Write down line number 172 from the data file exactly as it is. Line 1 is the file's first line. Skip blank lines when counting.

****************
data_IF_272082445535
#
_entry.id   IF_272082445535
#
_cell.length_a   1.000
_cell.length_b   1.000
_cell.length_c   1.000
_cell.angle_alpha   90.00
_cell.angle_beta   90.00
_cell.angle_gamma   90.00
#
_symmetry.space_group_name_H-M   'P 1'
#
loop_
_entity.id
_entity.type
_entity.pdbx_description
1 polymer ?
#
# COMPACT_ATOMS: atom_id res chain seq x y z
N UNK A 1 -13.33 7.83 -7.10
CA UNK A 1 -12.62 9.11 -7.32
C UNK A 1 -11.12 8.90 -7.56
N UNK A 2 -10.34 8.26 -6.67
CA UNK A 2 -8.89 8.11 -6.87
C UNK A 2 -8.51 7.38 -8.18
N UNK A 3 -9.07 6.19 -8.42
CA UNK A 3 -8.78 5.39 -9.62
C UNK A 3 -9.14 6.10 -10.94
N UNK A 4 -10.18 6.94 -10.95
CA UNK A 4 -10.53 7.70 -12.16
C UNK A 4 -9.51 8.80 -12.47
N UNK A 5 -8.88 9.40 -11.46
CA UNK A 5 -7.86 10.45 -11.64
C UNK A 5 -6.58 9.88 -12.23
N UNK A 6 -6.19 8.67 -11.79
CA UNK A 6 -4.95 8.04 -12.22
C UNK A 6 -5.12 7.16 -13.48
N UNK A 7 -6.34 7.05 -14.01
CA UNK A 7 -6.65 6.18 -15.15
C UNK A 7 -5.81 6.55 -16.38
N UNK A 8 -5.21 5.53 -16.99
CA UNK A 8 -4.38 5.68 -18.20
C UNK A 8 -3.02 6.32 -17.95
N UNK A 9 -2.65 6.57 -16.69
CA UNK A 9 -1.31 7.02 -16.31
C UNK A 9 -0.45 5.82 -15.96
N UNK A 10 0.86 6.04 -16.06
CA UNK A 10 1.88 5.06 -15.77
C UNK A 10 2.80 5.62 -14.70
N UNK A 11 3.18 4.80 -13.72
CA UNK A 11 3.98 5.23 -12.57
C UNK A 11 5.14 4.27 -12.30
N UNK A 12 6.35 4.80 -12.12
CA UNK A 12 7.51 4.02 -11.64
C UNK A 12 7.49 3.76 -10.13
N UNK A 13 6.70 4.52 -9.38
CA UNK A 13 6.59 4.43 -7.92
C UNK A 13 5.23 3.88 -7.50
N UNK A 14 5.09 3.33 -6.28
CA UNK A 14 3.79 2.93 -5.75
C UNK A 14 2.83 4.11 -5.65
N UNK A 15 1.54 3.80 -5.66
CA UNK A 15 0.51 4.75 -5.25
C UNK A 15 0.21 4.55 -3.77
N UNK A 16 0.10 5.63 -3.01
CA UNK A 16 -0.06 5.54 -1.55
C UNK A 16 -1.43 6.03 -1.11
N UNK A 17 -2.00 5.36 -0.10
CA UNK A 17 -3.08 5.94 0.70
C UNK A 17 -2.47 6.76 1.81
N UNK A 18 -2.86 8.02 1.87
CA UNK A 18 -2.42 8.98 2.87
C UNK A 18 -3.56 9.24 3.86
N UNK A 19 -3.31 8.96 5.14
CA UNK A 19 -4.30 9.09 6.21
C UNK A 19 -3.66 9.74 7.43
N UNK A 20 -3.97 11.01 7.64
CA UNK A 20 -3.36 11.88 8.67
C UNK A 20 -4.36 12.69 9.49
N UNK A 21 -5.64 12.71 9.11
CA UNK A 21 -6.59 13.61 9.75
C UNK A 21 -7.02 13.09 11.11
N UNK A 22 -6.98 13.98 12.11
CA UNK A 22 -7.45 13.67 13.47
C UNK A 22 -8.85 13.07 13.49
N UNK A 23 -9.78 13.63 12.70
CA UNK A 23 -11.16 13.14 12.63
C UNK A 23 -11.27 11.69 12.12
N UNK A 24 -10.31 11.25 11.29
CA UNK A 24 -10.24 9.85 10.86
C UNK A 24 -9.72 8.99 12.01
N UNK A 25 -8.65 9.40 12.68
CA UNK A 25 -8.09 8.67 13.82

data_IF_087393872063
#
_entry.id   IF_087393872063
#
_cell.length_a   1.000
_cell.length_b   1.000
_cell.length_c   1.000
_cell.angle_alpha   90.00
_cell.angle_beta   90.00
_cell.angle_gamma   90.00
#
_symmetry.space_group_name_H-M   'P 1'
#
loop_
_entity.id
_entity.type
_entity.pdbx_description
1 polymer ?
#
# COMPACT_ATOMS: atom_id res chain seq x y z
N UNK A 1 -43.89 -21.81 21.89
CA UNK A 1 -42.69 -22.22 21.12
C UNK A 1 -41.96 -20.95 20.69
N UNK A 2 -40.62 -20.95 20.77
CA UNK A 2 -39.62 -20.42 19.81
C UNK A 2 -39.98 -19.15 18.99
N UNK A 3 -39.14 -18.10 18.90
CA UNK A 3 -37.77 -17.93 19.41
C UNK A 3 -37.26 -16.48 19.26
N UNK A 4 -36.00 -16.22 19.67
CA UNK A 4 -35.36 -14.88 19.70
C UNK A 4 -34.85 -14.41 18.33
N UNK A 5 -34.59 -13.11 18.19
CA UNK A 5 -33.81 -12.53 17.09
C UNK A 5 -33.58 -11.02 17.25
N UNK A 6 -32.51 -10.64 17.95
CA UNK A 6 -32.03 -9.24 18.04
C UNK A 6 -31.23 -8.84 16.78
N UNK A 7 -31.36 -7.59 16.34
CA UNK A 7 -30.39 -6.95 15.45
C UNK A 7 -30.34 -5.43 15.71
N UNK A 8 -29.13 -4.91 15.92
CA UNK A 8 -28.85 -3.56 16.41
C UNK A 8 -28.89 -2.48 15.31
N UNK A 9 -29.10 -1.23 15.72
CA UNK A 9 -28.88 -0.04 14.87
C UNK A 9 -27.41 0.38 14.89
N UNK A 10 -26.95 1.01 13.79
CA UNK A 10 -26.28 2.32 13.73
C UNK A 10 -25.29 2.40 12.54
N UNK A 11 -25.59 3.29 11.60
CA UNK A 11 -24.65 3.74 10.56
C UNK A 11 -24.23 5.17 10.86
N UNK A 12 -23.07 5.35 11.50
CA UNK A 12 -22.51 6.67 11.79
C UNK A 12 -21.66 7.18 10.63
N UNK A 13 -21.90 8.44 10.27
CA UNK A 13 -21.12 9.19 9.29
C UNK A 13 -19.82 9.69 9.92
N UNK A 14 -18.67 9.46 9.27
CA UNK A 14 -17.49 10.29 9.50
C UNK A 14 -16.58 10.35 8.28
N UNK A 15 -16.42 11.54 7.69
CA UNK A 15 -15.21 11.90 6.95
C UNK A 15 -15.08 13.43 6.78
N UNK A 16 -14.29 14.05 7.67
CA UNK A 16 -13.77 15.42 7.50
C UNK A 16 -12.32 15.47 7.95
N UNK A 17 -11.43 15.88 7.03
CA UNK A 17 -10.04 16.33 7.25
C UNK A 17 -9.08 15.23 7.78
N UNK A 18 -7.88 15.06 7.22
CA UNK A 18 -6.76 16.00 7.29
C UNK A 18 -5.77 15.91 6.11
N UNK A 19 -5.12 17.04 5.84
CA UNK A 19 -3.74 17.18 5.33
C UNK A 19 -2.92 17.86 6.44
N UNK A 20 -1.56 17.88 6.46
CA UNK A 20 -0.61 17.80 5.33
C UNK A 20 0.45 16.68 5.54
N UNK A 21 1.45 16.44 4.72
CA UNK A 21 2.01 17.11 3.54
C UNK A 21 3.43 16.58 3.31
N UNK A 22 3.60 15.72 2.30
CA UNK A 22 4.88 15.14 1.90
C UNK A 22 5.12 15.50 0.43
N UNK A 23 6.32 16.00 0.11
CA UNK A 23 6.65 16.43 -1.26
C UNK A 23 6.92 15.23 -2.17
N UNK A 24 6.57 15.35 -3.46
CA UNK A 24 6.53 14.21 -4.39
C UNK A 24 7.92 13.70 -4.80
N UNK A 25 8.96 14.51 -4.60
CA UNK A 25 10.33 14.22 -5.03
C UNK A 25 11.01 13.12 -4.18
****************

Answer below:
N UNK A 20 -1.56 17.88 6.46